Edward Snowden took a job at the intelligence contractor Booz Allen Hamilton specifically to steal American intelligence information, according to a report today in the South China Morning Post quoting the NSA leaker's last major interview before his current international manhunt. But instead of settling the question of where Snowden got the files he eventually leaked, the Morning Post's vague revelation raises important questions about his previous employers, and might provide subtle answers on his Chinese exit strategy.
The report from Hong Kong's English-langugage paper isn't specific in its details. It reads, in part:
For the first time, Snowden has admitted he sought a position at Booz Allen Hamilton so he could collect proof about the US National Security Agency’s secret surveillance programmes ahead of planned leaks to the media.
“My position with Booz Allen Hamilton granted me access to lists of machines all over the world the NSA hacked,” he told the Post on June 12. “That is why I accepted that position about three months ago.”
This has been reported as though to suggest that Snowden applied for and got his job at Booz in order to pilfer the cache of files he ended up leaking. But it's unclear if Snowden accepted the position to collect all of the information he subsequently leaked or merely some of it. It's quite possible that he had some documents prior to that employment, given that his relationship with reporters from the Guardian predates his Booz employment.
Snowden's admission above (and one later in the Morning Post article) imply that he may have sought employment at Booz to gather information primarily about foreign places in which the United States was conducting hacking operations. In other words, Snowden may have been collecting precisely the insurance policy that he ended up using to escape extradition from Hong Kong. Its statement announcing Snowden's departure has a very pointed reference to the hacking of Hong Kong computer systems revealed by Snowden.
So where did the rest of the files come from, if not Booz? It's clear that Snowden's information-collection could have started no earlier than 2011, which was the point at which a contract agency called USIS conducted the background check that gave the leaker his top-secret clearance. Talking Points Memo has a good rundown of Snowden's known work history, which includes a cloudy stretch between 2009 and the present. In 2009, he left the employ of the CIA to work for contractors, including, at some point, a subsidiary of Dell Computers. Why he left that employer (or those multiple employers) isn't clear, but, in conversation with the Guardian, Snowden has indicated that it was a period during which he grew increasingly disaffected with security work.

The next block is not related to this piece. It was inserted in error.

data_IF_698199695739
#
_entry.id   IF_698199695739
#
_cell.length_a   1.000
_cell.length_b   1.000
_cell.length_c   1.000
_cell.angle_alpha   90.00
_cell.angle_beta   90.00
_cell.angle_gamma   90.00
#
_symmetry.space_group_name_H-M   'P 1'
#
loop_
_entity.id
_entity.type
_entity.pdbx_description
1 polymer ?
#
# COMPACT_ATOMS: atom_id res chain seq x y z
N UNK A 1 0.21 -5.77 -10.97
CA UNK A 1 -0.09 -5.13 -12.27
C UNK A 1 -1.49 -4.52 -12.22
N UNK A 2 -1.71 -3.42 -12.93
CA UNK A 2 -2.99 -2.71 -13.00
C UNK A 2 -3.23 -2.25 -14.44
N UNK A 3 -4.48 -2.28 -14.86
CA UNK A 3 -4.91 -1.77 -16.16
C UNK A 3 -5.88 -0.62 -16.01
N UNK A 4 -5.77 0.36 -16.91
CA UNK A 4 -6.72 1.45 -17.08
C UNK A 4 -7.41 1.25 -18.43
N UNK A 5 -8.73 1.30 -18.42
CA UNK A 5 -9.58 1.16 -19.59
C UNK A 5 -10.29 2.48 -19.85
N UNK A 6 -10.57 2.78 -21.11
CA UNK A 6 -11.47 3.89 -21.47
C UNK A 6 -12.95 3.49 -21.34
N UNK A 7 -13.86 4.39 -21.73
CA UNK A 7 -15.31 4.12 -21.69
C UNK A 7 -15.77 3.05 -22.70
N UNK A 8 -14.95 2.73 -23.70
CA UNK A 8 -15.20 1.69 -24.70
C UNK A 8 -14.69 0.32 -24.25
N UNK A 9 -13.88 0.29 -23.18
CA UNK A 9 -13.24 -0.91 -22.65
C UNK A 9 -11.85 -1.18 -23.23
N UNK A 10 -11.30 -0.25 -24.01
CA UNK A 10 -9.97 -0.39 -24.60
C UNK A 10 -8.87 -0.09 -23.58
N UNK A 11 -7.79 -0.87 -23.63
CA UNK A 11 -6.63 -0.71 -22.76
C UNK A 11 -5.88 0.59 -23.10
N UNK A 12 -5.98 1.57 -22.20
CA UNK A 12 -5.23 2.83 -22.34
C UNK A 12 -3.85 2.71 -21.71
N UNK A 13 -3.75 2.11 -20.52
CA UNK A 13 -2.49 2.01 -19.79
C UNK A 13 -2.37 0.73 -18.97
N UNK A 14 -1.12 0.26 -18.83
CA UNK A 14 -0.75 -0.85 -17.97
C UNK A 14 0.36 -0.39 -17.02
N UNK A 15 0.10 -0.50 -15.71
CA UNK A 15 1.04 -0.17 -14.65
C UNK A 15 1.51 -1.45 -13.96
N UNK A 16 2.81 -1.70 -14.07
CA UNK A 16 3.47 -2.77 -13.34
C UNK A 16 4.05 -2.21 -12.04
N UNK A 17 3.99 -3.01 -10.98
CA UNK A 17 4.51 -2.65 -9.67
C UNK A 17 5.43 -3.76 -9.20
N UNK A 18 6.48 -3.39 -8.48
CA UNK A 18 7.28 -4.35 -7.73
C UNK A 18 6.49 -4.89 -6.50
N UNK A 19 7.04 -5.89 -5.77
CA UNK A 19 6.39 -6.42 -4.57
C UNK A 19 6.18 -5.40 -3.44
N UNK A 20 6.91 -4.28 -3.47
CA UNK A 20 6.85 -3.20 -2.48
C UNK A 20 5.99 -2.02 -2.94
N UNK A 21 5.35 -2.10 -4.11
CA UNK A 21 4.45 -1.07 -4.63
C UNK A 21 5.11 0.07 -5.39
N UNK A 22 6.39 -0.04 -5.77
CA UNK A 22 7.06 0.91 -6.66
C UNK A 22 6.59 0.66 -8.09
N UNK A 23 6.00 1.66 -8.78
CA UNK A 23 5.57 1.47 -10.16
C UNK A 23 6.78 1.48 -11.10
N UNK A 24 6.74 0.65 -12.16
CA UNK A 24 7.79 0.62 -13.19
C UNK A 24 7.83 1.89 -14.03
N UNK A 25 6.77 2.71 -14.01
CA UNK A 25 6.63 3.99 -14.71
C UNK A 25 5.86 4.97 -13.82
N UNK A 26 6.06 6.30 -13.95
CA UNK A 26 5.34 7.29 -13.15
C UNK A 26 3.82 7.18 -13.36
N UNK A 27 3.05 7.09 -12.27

When Booz hired him this spring, it "found possible discrepancies in his resume," according to Reuters.
[Snowden] was hired this spring after he convinced his screeners that his description of his education was truthful, said the source, who is not authorized to speak publicly about the matter.
It is unclear precisely which element of Snowden's resume caused personnel officials at Booz Allen Hamilton to raise questions about his background. Also unclear is how he satisfied their concerns.
It's unlikely that the discrepancies included Snowden papering over his having been fired from a previous employer for, say, suspicious behavior. But, again, it isn't clear how he spent 2012. A spokesperson for Dell declined comment to Reuters on Snowden. In 2009, it acquired a security firm (once owned by Ross Perot) that did contract work for the government.
It is possible that Snowden got all of his files from Booz. Initial reports detailing the use of a thumb drive to exfiltrate the information from Booz suggest that the government therefore had a good sense of what was taken. But it would mean that he had no files when he first contacted the press. Snowden reached out to the Washington Post's Barton Gellman on May 16 with evidence of the existence of the PRISM program. His relationship with the Guardian's Glenn Greenwald goes back further, with his having contacted the reporter in February, indicating that he had "information" that would be of interest. This was well before he began work at Booz, which fired Snowden the day after he went public on June 9. Greenwald didn't actually communicate with Snowden until "a few months ago," according to a timeline from the Huffington Post — at which point he had files in his possession.
If he had any files prior to his Booz employment, there's another contractor out there who has not yet been held publicly accountable for its role in the leak. Until the inevitable book / movie about the whole affair, there are only a few people who know if there is: Snowden, probably Greenwald, possibly the government, and — hopefully — Snowden's previous employers.
Photo: Protestors in Hong Kong hold the image of Snowden. (AP)
This article is from the archive of our partner The Wire.
We want to hear what you think about this article. Submit a letter to the editor or write to email@example.com.